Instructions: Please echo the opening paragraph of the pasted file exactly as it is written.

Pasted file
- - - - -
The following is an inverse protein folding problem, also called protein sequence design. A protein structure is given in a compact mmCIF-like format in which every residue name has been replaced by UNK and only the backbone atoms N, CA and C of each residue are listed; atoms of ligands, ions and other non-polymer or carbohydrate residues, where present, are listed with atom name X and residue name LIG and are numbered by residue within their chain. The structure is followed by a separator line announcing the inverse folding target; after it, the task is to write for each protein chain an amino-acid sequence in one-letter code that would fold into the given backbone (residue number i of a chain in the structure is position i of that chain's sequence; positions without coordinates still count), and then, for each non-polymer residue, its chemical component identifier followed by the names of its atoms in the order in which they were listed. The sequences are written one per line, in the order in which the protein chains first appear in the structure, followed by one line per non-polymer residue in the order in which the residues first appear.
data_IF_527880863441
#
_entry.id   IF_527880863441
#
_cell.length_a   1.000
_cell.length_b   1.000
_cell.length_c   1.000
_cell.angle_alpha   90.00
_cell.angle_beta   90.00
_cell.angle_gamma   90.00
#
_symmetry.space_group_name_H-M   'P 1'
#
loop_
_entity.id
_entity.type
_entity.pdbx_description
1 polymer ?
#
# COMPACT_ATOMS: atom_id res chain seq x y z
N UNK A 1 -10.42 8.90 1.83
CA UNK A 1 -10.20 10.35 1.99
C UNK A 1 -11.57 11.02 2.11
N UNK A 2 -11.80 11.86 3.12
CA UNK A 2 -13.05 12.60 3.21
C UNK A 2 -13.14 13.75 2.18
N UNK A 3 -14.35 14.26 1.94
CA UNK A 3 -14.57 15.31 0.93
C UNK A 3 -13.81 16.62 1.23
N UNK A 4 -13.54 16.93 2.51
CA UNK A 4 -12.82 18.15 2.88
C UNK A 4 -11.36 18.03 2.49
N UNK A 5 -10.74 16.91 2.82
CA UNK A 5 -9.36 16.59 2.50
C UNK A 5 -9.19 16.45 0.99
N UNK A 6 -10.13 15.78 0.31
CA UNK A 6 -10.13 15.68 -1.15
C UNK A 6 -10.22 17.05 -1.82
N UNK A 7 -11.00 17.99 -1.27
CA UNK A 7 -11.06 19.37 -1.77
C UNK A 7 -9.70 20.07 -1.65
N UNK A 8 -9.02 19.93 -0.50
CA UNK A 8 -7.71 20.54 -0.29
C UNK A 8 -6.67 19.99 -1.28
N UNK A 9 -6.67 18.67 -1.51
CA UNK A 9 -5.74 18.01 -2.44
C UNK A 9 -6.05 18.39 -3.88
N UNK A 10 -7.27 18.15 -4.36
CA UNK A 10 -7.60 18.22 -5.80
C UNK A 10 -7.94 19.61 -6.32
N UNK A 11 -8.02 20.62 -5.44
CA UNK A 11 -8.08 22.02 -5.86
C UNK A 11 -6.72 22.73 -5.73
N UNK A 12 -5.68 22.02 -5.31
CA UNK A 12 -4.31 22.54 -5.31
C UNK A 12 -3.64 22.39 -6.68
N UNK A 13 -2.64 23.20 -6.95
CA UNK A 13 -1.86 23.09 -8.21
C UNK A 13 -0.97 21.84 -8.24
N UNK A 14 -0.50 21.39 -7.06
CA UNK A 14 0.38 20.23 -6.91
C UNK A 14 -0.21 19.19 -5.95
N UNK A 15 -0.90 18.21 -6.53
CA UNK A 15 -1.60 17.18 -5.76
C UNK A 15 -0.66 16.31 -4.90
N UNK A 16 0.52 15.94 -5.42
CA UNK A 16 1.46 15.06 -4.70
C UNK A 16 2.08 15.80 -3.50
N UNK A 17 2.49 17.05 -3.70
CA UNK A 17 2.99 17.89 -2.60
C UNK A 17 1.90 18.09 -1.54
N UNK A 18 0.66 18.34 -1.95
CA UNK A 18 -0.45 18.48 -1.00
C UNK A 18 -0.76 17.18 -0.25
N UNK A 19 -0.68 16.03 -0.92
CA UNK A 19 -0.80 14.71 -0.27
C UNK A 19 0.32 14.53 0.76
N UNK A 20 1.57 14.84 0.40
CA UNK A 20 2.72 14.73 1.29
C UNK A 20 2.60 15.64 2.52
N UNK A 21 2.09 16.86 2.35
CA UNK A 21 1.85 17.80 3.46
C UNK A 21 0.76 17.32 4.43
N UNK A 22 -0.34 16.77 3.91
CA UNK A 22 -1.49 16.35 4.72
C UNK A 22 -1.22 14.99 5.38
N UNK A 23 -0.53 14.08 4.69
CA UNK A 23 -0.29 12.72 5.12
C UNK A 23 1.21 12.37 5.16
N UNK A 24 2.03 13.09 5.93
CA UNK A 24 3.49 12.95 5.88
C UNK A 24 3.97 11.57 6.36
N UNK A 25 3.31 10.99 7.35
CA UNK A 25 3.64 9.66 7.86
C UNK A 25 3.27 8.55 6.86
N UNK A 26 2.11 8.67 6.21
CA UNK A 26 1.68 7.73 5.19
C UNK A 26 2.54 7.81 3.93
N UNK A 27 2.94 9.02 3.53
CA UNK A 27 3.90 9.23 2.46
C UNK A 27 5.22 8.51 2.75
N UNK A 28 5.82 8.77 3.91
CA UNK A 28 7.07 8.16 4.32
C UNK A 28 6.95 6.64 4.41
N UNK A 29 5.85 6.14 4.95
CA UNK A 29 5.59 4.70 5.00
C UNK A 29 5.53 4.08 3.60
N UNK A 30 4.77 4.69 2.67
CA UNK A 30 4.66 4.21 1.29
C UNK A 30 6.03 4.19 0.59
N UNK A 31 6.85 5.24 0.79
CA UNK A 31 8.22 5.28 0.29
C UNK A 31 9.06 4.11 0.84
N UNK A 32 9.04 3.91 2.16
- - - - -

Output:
The following is an inverse protein folding problem, also called protein sequence design. A protein structure is given in a compact mmCIF-like format in which every residue name has been replaced by UNK and only the backbone atoms N, CA and C of each residue are listed; atoms of ligands, ions and other non-polymer or carbohydrate residues, where present, are listed with atom name X and residue name LIG and are numbered by residue within their chain. The structure is followed by a separator line announcing the inverse folding target; after it, the task is to write for each protein chain an amino-acid sequence in one-letter code that would fold into the given backbone (residue number i of a chain in the structure is position i of that chain's sequence; positions without coordinates still count), and then, for each non-polymer residue, its chemical component identifier followed by the names of its atoms in the order in which they were listed. The sequences are written one per line, in the order in which the protein chains first appear in the structure, followed by one line per non-polymer residue in the order in which the residues first appear.